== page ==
“We’re OK, we’re OK!” I exclaimed as my eyes filled with tears. “Isn’t he beautiful, Mrs. Stillwell?”
“He is, he is!”
Elizabeth took over, doing what she did naturally, what she had done hundreds of times before. She swaddled the baby and held him to her chest, singing a lullaby.
We all simply watched. It was all I could do to choke back sobs of relief.
As I watched and dabbed the tears from my eyes, I prayed, Lord, thank you for your grace and for your guidance. Thank you for this beautiful baby. Thank you for protecting me and him!
“I think Isabella and Donnie would like to see their baby. OK?” Elizabeth looked at me.
“You bet,” I nodded.
She turned to the bedroom and then stopped. She slowly turned back to me.
“Doc. Why don’t you?” She held out the baby to me.
Her thoughtfulness and graciousness overwhelmed me. “May I?” I asked with tearful eyes.
“Yes, of course.” Elizabeth smiled. So did I. As she handed the baby to me, she softly said, “Feels to me like about a nine and a half pounder, Doc.”
Isabella was sitting up in bed, looking no worse for the wear. Donnie was sitting on the bed beside her, stroking her hair. When the midwife and I entered, they both turned toward the door. Isabella held her hands out. I placed the baby in her arms and then stepped back to watch this new family bond. After a few moments Donnie stood up and walked around the bed toward us.
“Mrs. Stillwell, thanks for everything.”
“Donnie, I’m so glad everything came out OK.”
He then turned to me and dropped his head. “Doc, I want to apologize for my words when you came here. May have been a bit harsh. But the family hasn’t had very good dealings with doctors—’cept for Dr. Pat. She’s about as good as they come.” He paused, seemingly struggling for words. “But I appreciate you helping Mrs. Stillwell out here.”
He paused for a second. Then he raised his head to look into my eyes. “Thanks for saving my baby’s life.”
My eyes filled with tears that tumbled down my cheeks. He stepped toward me and gave me a big bear hug. I hugged him back. When he stepped away, I was speechless. We both smiled.
I left Donnie and Isabella to enjoy their new baby. The common room was abuzz with conversation and somehow seemed brighter. Maybe another lantern or two was lit. Maybe it was the new life that had just entered the world.
The pastor approached. “I’ve never had a doc ask for prayer. Appreciate it. Appreciate being a part of your work. Mind if we say a prayer now?”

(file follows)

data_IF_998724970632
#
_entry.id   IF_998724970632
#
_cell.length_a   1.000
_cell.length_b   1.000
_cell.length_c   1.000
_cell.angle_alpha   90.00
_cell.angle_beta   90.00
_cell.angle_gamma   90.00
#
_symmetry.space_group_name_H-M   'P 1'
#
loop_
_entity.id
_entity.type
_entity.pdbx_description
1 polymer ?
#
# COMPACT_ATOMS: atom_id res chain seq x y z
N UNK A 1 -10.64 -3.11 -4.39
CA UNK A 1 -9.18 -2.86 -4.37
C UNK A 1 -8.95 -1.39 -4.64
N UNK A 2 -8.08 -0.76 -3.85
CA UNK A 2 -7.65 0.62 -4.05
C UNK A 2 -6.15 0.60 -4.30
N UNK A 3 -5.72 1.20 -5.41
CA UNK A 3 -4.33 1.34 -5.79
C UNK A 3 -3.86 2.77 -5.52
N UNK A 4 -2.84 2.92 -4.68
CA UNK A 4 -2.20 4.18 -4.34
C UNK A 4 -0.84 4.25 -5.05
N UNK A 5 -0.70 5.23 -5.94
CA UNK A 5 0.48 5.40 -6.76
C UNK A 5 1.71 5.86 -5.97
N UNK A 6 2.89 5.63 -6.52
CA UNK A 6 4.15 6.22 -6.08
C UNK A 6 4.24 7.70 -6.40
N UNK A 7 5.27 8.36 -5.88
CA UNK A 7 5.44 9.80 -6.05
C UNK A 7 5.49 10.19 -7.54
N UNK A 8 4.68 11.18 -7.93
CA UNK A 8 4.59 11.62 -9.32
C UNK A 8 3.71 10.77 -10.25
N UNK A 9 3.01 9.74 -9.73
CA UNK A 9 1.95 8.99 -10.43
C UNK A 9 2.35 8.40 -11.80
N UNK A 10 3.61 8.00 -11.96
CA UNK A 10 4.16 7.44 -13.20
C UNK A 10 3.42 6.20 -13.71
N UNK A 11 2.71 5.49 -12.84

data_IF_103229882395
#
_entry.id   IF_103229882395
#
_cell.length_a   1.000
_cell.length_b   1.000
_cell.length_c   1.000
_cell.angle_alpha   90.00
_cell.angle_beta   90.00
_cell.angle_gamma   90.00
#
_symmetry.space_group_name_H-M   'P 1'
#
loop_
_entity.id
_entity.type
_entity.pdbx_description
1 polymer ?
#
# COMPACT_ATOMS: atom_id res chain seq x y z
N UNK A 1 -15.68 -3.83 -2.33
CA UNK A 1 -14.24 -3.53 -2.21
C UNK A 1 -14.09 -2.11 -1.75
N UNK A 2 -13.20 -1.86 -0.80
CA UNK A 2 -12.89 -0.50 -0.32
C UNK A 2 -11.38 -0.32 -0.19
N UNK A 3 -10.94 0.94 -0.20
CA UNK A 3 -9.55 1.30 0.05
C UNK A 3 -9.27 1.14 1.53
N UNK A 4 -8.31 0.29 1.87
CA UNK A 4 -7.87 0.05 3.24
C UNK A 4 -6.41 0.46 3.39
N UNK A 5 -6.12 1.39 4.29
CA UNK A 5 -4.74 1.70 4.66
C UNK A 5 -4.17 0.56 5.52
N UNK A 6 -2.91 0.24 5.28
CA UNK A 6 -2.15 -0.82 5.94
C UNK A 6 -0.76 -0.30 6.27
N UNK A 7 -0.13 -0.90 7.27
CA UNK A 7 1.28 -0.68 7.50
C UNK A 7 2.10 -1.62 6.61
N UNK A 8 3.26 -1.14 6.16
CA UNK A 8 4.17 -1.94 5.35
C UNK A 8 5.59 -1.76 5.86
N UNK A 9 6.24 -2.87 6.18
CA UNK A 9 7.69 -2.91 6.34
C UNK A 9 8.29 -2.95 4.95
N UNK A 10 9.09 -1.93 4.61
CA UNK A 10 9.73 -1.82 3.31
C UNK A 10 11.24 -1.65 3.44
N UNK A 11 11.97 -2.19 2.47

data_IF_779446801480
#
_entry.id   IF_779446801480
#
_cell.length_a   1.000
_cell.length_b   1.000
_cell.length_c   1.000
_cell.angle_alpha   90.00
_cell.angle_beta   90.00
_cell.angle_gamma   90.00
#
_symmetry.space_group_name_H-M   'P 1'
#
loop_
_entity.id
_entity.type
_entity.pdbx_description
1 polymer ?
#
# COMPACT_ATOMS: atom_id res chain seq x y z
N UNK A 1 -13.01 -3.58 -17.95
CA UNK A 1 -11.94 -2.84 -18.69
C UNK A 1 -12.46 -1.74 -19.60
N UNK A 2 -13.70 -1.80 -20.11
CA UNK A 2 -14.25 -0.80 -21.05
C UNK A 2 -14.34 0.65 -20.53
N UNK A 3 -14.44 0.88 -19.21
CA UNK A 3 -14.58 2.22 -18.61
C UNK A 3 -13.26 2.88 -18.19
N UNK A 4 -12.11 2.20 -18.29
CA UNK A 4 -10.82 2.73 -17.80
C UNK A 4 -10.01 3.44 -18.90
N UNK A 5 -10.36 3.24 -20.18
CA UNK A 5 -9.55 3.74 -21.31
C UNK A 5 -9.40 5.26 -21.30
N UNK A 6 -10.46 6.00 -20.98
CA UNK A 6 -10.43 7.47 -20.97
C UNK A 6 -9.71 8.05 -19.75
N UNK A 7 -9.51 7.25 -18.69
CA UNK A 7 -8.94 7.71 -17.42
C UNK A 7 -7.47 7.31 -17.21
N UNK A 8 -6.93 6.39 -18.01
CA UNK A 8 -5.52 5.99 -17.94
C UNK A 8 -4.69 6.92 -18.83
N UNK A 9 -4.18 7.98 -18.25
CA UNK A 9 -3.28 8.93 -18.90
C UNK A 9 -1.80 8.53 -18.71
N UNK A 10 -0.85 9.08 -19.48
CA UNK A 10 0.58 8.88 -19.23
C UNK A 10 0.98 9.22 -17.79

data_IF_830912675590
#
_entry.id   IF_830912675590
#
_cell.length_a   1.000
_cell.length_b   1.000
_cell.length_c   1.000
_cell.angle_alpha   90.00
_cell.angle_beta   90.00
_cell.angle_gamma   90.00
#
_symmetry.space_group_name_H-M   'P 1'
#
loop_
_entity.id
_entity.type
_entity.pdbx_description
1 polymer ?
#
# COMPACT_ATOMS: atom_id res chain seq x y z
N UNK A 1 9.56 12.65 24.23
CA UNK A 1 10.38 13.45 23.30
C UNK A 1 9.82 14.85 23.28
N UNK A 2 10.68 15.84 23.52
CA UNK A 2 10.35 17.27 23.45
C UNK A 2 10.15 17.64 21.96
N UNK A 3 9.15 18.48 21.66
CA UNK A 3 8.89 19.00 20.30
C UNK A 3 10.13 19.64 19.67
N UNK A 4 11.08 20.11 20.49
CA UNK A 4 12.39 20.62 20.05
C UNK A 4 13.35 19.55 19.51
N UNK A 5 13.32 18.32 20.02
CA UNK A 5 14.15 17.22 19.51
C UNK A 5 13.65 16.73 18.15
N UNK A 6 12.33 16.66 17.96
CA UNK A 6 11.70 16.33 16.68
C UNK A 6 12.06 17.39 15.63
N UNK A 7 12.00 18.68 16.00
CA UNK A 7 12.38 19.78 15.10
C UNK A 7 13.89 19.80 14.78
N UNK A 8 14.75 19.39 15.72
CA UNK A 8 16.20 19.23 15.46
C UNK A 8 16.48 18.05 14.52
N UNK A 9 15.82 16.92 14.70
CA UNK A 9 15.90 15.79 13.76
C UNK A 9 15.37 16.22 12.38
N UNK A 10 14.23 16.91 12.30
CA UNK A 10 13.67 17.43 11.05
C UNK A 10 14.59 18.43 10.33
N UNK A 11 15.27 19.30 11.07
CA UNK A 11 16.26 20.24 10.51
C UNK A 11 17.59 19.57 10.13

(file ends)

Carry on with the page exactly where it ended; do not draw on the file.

“Nope,” I replied, “that would be mighty fine.”
We all held hands in a big circle. Don on my left, Billy on my right. We were all joined in a circle—the paramedics, a mountain family and pastor, a wise old granny midwife, and a young physician—growing in experience and in spirit.
The pastor thanked the Lord for the new life, for the safe delivery.
Silently I was thanking the Lord for this unexpected privilege of standing in this circle of life, the stinging words of “you’re not wanted here” melting into a chorus of praise.
- The Murder (Part 1); (Part 2); (Part 3)
- The Arrival (Part 1); (Part 2)
- The Hemlock Inn (Part 1); (Part 2)
- The Grand Tour (Part 1); (Part 2)
- The Interview (Part 1); (Part 2); (Part 3)
- Settling In (Part 1); (Part 2)
- First-Day Jitters (Part 1); (Part 2)
- Emergency (Part 1); (Part 2)
- The Delivery (Part 1); (Part 2)
- The “Expert” (Part 1); (Part 2)
- The Trial (Part 1); (Part 2)
- Shiitake Sam (Part 1); (Part 2)
- Wet Behind the Ears (Part 1); (Part 2); (Part 3)
- Lessons in Daily Practice (Part 1) — Anal Angina; (Part 2); (Part 3); (Part 4)
- White Lies
- The Epiphany (Part 1); (Part 2)
- Becoming Part of the Team (Part 1); (Part 2)
- Monuments (Part 1); (Part 2)
- My First Home Victory (Part 1); (Part 2)
- Fisher of Men (Part 1); (Part 2)
- Fly-Fishing (Part 1); (Part 2)
- Something Fishy (Part 1); (Part 2)
- A Good Day at the Office
- An Evening to Remember
- Another New Doc Comes to Town
- ‘Twas the Night Before Christmas (Part 1); (Part 2)
- A Surprising Gift
- The New Year (Part 1); (Part 2)
- The Home Birth (Part1); (Part 2); (Part 3)
© Copyright WLL, INC. 2020. This blog provides a wide variety of general health information only and is not intended to be a substitute for professional medical advice, diagnosis, or treatment from your regular physician. If you are concerned about your health, take what you learn from this blog and meet with your personal doctor to discuss your concerns.